Sage Advice from Luxury Travel Expo

WE'VE JUST WRAPPED UP OUR NINTH LUXURY TRAVEL EXPO, WHICH WAS ATTENDED BY NEARLY 4,000 TRAVEL AGENTS AND SUPPLIERS. One of the many aspects celebrated about Luxury Travel Expo is its educational seminars, and one of the best I attended this year was called "Luxury Hotel Trends: What's In? What's Out?," which was moderated by Ignacio Maza, executive vice president of Signature Travel Network, and attended by Paul McManus, president/CEO of The Leading Hotels of the World, and Anastasia Mann, CEO of Corniche Travel.  Editorial Director Ruthanne Terrero (right) on location at the Classic Vacations Travel Marketing Partners event with Christine Prestwood of the W Honolulu. For more on the event, visit

During the course of the discussion, Maza asked what clients expect when they enter a luxury hotel these days.

"The client's expectation is that they'll get a constant level of service throughout their stay," Mann replied. "It's about training, which can never stop. Even if you have a temporary employee in for just a short time, it can destroy the experience. Check-in can sour your taste; it can set the tone of your entire stay. It's the little things—it's the room service—those are the places where hotels tend to fall down."

That comment could apply just as easily to a travel agency trying to court an affluent clientele. There are so many instances where the level of service can falter, spurring clients to go elsewhere for their travel bookings. Think about it. Who answers your phones? Is it someone who is trained in customer service, or is it someone who considers this a chore they get stuck with?

I once worked for a company whose backup receptionist was so belligerent it was as if she were trying to pick a fight with everyone she encountered at the other end of the line. Her ultimate goal in getting through the call was to tell the person "no" in as many ways possible. Whenever I was off site and had to call into the office, I felt as if I needed therapy following every conversation I had with her. Does this occur in your office? If so, it's a virus that should be eradicated. Paul McManus of The Leading Hotels of the World and Anastasia Mann of Corniche Travel at Luxury Travel Expo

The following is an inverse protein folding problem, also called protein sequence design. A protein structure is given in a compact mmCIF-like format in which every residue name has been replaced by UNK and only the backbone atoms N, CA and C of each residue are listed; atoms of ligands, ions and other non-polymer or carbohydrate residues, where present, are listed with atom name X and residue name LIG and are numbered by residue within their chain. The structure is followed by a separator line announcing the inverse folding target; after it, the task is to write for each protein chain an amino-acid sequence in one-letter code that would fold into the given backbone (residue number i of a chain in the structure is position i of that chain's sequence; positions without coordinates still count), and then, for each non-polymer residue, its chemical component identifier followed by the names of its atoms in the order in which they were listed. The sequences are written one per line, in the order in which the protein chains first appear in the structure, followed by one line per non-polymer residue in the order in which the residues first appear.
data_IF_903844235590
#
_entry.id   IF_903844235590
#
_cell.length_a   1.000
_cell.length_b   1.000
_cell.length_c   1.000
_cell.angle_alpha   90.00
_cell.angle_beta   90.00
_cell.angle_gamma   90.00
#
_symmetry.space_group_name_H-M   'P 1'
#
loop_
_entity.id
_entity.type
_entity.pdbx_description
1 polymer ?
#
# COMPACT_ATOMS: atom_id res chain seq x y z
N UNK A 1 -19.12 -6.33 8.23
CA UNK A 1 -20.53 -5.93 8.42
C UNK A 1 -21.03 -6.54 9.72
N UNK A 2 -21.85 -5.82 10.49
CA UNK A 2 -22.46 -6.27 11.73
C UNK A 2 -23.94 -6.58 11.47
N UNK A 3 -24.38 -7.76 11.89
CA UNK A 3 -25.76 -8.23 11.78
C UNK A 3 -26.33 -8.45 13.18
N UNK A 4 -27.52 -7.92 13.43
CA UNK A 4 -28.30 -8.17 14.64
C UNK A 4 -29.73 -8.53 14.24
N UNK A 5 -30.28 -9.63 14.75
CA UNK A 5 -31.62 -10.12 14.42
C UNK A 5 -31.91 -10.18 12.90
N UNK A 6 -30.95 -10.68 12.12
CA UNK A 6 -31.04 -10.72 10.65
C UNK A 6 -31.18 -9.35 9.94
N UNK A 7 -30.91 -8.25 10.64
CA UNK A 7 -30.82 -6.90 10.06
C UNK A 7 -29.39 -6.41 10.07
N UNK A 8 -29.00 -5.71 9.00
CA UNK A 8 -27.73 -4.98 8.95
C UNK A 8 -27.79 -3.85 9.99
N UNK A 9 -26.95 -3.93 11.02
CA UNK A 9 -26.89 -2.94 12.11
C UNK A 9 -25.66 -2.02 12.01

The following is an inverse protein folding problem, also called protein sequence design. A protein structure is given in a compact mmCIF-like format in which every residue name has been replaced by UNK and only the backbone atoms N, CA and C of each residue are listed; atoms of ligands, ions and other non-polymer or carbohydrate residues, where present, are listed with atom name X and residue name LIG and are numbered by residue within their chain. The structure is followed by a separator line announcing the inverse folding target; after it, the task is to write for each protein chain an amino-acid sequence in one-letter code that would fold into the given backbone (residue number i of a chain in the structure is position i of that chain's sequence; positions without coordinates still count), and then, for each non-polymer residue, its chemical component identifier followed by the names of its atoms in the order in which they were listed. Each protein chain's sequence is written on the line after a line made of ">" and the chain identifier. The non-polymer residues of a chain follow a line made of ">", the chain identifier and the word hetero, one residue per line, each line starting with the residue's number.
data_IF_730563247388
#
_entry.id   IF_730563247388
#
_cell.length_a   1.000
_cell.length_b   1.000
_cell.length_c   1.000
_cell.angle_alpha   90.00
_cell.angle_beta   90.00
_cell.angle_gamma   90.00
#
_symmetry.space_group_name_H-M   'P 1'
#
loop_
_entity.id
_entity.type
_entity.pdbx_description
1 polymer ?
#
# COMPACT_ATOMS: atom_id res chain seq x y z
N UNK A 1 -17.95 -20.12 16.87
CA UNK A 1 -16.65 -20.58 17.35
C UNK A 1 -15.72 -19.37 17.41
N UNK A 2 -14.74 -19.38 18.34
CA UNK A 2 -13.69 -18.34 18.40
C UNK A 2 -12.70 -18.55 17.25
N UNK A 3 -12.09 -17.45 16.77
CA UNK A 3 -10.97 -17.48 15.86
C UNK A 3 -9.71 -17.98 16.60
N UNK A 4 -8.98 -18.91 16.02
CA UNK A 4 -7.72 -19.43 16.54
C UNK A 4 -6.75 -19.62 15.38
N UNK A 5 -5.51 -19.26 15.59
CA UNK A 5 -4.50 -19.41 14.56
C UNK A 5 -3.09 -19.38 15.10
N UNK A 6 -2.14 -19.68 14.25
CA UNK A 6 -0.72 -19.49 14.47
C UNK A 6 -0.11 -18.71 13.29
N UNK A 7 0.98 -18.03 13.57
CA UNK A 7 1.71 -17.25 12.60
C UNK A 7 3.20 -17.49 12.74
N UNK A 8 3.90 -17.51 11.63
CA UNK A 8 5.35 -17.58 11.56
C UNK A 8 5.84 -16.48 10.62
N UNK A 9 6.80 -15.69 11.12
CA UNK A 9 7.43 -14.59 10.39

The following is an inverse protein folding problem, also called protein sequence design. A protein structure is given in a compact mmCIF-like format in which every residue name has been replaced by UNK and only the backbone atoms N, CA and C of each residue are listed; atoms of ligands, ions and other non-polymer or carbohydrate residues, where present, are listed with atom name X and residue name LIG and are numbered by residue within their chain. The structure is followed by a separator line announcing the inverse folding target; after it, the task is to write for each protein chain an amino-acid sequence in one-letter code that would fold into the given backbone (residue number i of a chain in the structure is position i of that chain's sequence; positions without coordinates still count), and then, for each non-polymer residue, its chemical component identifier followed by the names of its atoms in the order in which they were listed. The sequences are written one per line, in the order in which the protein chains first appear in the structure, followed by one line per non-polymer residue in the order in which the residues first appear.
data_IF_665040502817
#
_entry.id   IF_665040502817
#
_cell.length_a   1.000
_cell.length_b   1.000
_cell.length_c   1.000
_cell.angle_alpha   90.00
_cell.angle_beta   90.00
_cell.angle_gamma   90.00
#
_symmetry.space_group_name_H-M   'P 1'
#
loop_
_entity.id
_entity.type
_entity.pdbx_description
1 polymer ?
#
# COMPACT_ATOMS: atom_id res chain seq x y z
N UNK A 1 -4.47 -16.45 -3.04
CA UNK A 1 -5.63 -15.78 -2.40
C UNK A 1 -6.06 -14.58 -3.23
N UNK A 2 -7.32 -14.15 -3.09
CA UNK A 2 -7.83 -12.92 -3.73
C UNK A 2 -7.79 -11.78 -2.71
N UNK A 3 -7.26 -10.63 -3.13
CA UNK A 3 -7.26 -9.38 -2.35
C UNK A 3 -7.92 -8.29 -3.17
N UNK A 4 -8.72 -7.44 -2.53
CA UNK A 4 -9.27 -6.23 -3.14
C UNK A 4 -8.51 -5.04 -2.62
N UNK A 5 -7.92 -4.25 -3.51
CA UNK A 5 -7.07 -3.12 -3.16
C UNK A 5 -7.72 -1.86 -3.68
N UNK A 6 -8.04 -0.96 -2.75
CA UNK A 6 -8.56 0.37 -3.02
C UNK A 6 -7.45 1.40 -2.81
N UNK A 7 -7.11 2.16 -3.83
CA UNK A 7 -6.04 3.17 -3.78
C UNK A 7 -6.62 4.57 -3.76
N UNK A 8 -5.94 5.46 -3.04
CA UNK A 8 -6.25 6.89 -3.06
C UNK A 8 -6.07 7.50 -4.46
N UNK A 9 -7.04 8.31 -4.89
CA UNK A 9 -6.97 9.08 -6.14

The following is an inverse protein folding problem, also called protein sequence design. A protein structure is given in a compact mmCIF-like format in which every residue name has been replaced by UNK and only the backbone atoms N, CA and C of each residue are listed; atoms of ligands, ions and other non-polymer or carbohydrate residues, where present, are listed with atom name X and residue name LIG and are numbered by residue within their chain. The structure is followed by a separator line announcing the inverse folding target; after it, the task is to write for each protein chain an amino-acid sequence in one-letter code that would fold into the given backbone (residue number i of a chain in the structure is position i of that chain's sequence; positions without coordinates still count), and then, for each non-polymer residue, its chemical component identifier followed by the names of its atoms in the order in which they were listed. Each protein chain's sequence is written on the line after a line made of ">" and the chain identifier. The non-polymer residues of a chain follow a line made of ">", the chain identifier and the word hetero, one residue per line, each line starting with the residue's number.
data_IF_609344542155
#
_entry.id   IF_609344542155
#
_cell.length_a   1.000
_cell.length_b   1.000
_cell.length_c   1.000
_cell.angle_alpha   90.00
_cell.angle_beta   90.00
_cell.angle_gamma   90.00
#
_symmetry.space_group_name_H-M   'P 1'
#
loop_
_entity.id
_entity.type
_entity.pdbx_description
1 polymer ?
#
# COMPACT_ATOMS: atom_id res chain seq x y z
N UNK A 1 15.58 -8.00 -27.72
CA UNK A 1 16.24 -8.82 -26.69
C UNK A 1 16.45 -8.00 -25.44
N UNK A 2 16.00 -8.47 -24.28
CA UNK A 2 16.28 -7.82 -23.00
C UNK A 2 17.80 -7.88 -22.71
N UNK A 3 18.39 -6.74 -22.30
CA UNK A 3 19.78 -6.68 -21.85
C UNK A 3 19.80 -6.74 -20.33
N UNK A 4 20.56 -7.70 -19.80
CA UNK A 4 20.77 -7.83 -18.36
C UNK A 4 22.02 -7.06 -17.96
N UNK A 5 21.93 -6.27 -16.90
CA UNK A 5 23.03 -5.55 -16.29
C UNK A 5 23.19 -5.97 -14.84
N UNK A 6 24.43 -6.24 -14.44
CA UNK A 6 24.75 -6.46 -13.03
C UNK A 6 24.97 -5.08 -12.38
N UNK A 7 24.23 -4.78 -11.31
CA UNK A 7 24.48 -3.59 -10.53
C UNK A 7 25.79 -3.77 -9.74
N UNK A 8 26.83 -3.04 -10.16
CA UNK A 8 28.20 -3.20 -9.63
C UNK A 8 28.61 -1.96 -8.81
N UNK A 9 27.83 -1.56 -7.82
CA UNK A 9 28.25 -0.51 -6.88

Dress to Impress

Are there other areas in which your customer service falters without your realizing it? How about the way the agents dress in your office? Running shoes don't belong anywhere near a corporate setting, nor do sweatpants, jeans or shirts that have logos or writing on them.

"Dress the part. I've seen travel agents who look like they're going to sweep out the garage," said Maureen Jones, president of All Horizons Travel, during her Luxury Travel Expo seminar, titled "Follow Your Passions and Profit! A Luxury Agent's Perspective on the Benefits of Becoming a Destination and Niche Market Specialist."

Jones, who has taken 39 destination specialist courses since becoming a travel agency owner 18 years ago, had other sage advice for attendees. "Join travel organizations, such as PATA, ASTA and ARTA, for networking. If I don't know the answer to something, I know who to call to get it."

She also recommends selling up at every opportunity. "Always suggest the suite. If they say it's more than they want to spend, go to the junior suite."

Don't be afraid to sell yourself, she advised. "Market yourself constantly. My goal is to give out six cards at every cocktail party."

Interact with your community and get involved with various organizations to raise your profile. "Join community groups. Volunteer to be on committees," Jones said.

And my favorite of all her tips? Know when a difficult client is simply not worth your time. "Don't be afraid to fire a client. If someone takes up a lot of your time, you'll find you are making 10 cents an hour!"


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